Righting the Ship: Transforming active equity for a competitive world
Active managers who are embracing technology to improve, adapt and measure their investment process are winning – both in performance and AUM.
Source: Excerpt from Casey Quirk’s – Righting the Ship – August 2020
Enhancing Investment Processes
One of the biggest opportunities for managers of active listed equities resides within challenged strategies with high transformational potential aligned against strong demand. Technology has widened the toolkit for strengthening these weaker strategies, potentially improving consistent outperformance and differentiating such capabilities from less competitive peers. Successful asset managers likely will consider three approaches to enhancing challenged investment processes.
Use new information synthesis techniques and alternative data. Technology provides portfolio managers ways to find more signals faster, potentially improving their ability to deliver alpha. Artificial intelligence, machine learning, and natural language processing algorithms can quickly process vast seas of traditional equity research data, using computing power to create an information advantage from finding different correlations and conclusions. Better and faster data analysis also offers portfolio managers more informative diagnostics and scenario analyses that can pinpoint suboptimal trades, unhedged risk, and cognitive bias.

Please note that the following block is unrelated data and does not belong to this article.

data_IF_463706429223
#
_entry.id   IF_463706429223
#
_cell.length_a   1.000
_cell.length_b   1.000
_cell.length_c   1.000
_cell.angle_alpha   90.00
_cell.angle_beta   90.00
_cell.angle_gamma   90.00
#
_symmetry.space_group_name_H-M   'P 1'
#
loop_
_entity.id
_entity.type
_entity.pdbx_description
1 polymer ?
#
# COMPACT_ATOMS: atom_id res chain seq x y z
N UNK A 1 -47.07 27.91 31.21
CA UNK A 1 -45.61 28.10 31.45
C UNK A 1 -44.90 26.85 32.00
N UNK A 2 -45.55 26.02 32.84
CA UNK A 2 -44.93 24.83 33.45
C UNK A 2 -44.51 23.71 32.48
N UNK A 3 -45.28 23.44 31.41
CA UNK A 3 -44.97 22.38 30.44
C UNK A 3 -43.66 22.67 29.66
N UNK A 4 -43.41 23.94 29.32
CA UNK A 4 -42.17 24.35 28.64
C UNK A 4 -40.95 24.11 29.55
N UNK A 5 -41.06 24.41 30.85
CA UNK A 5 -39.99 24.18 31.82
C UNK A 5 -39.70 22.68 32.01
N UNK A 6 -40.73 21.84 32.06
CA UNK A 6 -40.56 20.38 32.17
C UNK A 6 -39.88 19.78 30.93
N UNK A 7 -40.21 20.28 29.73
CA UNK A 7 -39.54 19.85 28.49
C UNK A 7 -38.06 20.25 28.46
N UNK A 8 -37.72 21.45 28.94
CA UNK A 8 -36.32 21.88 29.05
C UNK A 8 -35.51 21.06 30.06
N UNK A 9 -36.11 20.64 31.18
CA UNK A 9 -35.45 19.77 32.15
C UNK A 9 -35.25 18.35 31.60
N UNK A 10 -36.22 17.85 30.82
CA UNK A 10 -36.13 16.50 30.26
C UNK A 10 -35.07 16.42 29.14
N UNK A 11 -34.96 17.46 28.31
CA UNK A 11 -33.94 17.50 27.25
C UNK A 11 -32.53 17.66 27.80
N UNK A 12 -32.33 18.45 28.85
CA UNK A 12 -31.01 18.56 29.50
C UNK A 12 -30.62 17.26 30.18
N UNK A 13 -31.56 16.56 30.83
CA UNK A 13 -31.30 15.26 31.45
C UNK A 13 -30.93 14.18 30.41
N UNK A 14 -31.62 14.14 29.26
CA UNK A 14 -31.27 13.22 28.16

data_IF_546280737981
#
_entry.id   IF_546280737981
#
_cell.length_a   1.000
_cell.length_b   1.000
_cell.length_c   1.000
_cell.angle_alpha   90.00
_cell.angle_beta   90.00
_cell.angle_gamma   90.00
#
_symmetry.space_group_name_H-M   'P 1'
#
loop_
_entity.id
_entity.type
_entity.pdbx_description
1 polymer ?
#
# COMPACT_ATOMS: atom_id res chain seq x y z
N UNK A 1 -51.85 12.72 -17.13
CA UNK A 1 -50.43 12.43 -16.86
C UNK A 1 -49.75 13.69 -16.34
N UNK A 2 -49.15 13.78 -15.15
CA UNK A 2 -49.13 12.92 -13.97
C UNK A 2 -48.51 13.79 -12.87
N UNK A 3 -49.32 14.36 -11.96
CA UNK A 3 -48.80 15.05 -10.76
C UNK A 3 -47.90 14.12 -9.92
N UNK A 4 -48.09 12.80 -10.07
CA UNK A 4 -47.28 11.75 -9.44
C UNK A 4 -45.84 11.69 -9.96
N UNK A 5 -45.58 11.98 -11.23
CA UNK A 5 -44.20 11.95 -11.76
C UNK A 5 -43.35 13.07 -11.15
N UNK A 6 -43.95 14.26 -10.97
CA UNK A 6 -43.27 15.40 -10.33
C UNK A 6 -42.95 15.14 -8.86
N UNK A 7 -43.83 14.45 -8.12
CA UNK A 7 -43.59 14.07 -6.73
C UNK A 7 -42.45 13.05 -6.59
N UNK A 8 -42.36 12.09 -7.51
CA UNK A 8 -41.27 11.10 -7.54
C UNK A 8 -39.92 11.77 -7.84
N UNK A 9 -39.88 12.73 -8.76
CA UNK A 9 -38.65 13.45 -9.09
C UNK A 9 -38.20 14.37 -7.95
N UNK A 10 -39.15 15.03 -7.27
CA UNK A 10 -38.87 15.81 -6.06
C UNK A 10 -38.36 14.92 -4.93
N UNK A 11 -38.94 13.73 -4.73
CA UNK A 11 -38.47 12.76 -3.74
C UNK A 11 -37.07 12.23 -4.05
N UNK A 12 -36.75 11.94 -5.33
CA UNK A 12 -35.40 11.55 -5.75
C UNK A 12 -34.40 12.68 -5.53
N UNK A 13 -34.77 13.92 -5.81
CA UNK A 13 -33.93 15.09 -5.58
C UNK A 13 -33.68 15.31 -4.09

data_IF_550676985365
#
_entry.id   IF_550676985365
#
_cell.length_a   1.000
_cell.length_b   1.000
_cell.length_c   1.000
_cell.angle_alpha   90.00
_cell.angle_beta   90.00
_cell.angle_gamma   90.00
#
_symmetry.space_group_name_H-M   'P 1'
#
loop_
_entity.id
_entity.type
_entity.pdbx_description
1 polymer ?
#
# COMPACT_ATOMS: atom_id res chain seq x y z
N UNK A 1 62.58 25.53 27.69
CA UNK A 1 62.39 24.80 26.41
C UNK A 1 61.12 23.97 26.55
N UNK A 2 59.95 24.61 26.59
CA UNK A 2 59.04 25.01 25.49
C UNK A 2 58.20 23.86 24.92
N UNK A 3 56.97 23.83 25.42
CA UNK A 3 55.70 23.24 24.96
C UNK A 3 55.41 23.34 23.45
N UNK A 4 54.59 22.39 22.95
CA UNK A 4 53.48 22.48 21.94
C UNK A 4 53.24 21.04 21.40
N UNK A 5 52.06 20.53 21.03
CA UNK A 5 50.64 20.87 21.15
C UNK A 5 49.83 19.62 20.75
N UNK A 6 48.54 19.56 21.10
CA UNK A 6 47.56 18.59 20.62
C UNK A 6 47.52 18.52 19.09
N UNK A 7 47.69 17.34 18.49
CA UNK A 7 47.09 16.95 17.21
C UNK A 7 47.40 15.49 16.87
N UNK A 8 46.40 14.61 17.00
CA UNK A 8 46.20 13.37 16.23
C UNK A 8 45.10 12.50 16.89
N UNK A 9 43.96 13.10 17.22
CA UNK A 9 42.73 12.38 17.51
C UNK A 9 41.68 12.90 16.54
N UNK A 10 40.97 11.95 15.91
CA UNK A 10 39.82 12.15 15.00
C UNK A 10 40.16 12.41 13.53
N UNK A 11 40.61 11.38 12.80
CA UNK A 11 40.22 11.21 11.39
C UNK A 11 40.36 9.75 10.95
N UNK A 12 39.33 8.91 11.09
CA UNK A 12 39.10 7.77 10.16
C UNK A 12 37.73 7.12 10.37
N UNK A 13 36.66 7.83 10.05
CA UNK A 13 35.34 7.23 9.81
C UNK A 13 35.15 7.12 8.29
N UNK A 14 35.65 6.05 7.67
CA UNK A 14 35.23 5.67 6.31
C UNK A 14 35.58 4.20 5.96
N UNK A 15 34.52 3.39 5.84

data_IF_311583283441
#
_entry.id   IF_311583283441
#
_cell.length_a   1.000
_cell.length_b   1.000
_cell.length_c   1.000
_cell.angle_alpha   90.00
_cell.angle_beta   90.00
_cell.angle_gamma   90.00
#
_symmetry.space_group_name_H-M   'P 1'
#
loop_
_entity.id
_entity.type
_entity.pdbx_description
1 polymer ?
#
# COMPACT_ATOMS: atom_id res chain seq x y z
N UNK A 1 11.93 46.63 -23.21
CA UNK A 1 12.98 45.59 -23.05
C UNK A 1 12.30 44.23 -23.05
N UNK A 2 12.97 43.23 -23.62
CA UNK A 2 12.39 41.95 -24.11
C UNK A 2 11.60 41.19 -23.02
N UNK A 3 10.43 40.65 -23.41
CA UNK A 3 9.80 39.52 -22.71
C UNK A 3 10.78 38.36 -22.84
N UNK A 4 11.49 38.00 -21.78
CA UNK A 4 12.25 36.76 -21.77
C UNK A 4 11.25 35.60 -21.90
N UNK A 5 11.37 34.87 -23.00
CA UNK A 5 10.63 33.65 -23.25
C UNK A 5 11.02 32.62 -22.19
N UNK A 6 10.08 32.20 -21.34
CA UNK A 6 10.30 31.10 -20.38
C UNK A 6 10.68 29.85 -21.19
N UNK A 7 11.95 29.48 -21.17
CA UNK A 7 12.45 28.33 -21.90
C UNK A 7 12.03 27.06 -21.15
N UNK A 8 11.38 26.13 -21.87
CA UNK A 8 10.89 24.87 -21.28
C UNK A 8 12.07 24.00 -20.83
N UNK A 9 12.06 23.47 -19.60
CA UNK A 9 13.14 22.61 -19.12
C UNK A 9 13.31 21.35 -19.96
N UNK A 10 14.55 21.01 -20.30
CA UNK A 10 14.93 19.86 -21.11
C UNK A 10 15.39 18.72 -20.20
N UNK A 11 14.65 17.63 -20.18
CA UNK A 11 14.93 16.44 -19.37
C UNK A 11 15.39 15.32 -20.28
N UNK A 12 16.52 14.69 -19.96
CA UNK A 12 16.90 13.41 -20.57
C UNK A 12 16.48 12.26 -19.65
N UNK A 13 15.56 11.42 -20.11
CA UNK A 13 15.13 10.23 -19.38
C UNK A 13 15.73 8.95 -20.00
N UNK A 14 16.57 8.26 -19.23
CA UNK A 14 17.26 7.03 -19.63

Newly created data sets will amplify the power of faster, better analytics. Advanced synthesis already can unlock information from unstructured data sets, such as search engine activity and social media. Revealing correlations between traditional and alternative data will give portfolio managers proprietary insights that they can apply to security selection. Integrated data analytics platforms will allow an asset manager’s investment professionals to share and leverage each other’s insights more effectively. Leading investment professionals operating in highly liquid, transparent markets such as quoted equities increasingly will need to be, or employ, expert coders that harness the power of an organization’s data and analytic infrastructure. Simply securing technology and data is necessary, but insufficient. Successful transformation will require integrating these capabilities into existing investment teams. This will require asset management firms to become comfortable with new types of talent, such as data scientists.
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